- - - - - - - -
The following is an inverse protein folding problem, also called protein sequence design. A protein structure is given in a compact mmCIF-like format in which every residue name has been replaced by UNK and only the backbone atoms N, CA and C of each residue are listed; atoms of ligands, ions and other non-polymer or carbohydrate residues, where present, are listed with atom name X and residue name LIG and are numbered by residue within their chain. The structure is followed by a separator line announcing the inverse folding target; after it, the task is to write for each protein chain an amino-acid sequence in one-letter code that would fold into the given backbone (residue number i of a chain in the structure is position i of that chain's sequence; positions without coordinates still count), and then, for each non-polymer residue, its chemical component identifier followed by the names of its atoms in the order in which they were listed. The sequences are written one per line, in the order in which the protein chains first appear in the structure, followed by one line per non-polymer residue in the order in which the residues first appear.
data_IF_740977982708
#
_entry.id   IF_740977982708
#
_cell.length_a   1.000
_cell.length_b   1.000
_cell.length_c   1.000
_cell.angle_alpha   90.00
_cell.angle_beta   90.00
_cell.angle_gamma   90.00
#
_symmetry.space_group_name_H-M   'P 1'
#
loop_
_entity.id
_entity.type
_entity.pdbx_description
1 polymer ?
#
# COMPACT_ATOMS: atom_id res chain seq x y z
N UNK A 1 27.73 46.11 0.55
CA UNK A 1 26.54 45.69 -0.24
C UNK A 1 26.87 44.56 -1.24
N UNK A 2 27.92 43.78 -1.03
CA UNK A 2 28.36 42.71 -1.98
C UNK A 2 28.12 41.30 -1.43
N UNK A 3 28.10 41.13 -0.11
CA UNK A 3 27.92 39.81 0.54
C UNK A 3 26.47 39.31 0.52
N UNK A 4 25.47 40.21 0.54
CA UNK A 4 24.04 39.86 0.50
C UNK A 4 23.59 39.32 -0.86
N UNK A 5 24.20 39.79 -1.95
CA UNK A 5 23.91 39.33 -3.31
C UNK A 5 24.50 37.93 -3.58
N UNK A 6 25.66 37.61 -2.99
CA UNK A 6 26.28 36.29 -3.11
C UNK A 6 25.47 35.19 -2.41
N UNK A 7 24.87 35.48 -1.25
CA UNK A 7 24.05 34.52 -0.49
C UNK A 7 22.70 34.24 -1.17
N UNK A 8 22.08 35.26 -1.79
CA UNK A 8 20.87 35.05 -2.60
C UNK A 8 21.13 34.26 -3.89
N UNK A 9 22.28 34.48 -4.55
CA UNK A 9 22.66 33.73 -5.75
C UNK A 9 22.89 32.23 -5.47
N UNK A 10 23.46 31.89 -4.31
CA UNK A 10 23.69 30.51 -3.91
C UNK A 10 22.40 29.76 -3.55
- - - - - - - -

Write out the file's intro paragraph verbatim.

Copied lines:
The following is an inverse protein folding problem, also called protein sequence design. A protein structure is given in a compact mmCIF-like format in which every residue name has been replaced by UNK and only the backbone atoms N, CA and C of each residue are listed; atoms of ligands, ions and other non-polymer or carbohydrate residues, where present, are listed with atom name X and residue name LIG and are numbered by residue within their chain. The structure is followed by a separator line announcing the inverse folding target; after it, the task is to write for each protein chain an amino-acid sequence in one-letter code that would fold into the given backbone (residue number i of a chain in the structure is position i of that chain's sequence; positions without coordinates still count), and then, for each non-polymer residue, its chemical component identifier followed by the names of its atoms in the order in which they were listed. The sequences are written one per line, in the order in which the protein chains first appear in the structure, followed by one line per non-polymer residue in the order in which the residues first appear.